Since its introduction in the late 1940’s, the Papanicolaou (Pap) test has been used as an early detection tool for cervical cancer or lesions on the cervix that could eventually become cancerous.
This diagnostic test has indeed helped to significantly reduce the number of cervical cancer deaths amongst women in the United States, reducing the rate by more than 70 percent since it was introduced. Despite these advances in early detection for cervical cancer, there was an estimated 12,170 cases of cervical cancer diagnosed in 2012, and about 4,220 of these women will eventually succumb to their disease.
The Pap test helps doctors identify any abnormal changes that might occur within the patient’s cervix (it is important to note that an abnormal finding does not automatically mean that it is cervical cancer). The Pap test can also be used to accurately identify infections of the cervix. Diagnostic tests are critical for this disease, as women who have pre-cancerous conditions of the cervix normally present no symptoms. This means that regular screening is important, as you do not want to wait for symptoms to manifest. In fact, cervical cancer is highly curable when it is identified at an early stage.
Risk Factors for Cervical Cancer
Studies on cervical cancer have helped to identify several risk factors which may have a significant effect on a person’s chances of developing cervical cancer. First and for most, people who have been infected by the human papilloma virus (HPV) will have a much higher risk of developing cervical cancer.
While scientists have been able to identify more than a hundred separate strains of HPV, certain strains have been labeled as high-risk because they have been strongly linked to cancers such as cervical cancer. People can be infected by HPV via unprotected sexual intercourse or even direct skin contact. The Pap test has proven to be indispensable when it comes to detecting changes that HPV can cause in cervical cells.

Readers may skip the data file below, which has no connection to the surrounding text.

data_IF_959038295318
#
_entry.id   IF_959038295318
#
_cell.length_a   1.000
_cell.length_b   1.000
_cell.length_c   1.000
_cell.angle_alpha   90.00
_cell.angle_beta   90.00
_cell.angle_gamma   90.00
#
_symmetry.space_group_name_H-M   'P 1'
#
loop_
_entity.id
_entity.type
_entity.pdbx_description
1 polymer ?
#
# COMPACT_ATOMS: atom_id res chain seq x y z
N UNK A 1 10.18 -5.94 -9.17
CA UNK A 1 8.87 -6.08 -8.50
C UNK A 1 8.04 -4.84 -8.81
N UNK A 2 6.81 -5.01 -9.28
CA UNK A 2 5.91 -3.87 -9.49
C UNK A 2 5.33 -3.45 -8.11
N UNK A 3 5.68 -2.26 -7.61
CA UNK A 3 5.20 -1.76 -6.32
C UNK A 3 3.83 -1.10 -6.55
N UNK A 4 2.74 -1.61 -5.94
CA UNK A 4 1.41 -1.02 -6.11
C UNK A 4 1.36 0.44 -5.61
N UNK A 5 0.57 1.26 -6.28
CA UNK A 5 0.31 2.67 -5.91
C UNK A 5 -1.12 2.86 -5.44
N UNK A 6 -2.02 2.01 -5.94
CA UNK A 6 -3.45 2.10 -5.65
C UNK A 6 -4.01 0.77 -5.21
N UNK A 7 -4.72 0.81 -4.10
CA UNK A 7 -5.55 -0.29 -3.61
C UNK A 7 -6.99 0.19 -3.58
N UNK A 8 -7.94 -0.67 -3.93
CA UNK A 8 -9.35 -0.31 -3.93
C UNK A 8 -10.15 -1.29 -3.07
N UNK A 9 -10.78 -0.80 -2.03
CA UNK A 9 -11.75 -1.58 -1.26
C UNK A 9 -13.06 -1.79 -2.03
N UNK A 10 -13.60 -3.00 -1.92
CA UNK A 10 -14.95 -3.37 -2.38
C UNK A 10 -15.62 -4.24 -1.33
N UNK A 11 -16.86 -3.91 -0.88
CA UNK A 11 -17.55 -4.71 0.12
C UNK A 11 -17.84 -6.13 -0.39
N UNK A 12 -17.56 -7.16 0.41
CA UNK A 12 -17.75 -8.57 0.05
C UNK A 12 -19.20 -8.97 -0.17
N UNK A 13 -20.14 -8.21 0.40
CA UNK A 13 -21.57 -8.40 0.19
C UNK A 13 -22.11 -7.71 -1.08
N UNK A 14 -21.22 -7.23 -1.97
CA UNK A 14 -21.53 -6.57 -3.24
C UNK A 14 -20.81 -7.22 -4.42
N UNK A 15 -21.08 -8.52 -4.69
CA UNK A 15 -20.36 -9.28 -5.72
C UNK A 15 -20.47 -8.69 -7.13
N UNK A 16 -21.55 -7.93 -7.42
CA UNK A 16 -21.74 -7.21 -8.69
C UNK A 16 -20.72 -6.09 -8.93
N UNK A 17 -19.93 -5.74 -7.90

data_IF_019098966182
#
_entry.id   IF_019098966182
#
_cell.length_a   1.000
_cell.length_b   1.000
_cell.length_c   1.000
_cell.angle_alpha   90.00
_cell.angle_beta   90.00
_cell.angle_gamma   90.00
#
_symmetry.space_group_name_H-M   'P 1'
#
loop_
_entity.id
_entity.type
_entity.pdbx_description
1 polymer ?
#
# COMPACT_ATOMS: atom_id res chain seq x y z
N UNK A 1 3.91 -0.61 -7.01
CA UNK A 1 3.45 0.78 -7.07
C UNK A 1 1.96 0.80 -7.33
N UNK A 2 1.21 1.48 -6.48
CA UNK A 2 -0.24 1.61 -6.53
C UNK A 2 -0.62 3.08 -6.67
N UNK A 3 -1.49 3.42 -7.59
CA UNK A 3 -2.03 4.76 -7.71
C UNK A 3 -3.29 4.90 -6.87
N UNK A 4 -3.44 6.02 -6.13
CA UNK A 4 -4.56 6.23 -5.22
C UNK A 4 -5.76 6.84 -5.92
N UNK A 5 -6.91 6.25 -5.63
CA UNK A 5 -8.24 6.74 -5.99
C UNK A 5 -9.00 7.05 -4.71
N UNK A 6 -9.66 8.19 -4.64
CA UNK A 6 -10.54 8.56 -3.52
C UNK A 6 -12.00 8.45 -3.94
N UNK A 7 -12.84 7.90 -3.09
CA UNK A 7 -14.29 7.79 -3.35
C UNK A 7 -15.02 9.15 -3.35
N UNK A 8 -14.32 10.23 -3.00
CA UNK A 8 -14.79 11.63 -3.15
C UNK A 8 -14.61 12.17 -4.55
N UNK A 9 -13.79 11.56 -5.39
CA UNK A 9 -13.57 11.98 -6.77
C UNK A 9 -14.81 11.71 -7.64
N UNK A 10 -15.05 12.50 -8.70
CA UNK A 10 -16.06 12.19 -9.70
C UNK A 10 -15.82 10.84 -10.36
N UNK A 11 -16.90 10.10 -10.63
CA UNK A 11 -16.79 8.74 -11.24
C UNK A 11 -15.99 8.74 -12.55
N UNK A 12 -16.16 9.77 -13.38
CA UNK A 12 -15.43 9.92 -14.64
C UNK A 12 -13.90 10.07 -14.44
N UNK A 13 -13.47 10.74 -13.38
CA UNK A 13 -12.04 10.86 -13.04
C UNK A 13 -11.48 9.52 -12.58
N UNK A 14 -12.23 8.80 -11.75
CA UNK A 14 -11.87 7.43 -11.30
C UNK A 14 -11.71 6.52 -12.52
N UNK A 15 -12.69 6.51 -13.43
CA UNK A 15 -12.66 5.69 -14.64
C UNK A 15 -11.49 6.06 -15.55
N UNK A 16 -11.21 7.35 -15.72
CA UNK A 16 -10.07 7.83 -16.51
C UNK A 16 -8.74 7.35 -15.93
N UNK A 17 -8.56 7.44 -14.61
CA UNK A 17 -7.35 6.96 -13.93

The other important risk factors for cervical cancer include:
- A suppressed immune system
- Your first full-term pregnancy occurred when you were younger than 17
- A diet low in fruits and vegetables
- Poor living conditions
- Maintaining multiple sexual partners (higher risk for HPV)
- Long-term user of oral contraceptives
- Family members who have been diagnosed with cervical cancer
New Screening Guidelines for Cervical Cancer
New cervical cancer screening guidelines were released in March of last year. Major changes included the age at which women were recommended to go in for screening and how often they should receive a Pap test. Health care officials have strongly recommended that women discuss their risk for cervical cancer with their primary health care provider, as this should give them a better idea of how often they will need to be screened for this disease. This is especially important for women who have never been screened for cervical cancer before.
Prevent Cervical Cancer with the HPV Vaccination and Regular Screening
Currently, the HPV vaccine known as Gardasil is being made available for women ages 18 and younger. At this time, there are no other vaccines which can help protect women against the four high risk types of HPV (including the two strains of HPV which are responsible for 75 percent of cervical cancer cases). The Gardasil vaccination is actually broken up into a series of three doses that are to be administered over the course of nine months.
For Women who are older than 40, they should certainly consider going in for a Pap test this year, especially if they have never been screened in the past. If health insurance is an issue, there is no need to worry as there are a number of programs which will provide free cervical cancer screenings. If you are interested in learning more about cervical cancer, then you should also check out a few of these other websites: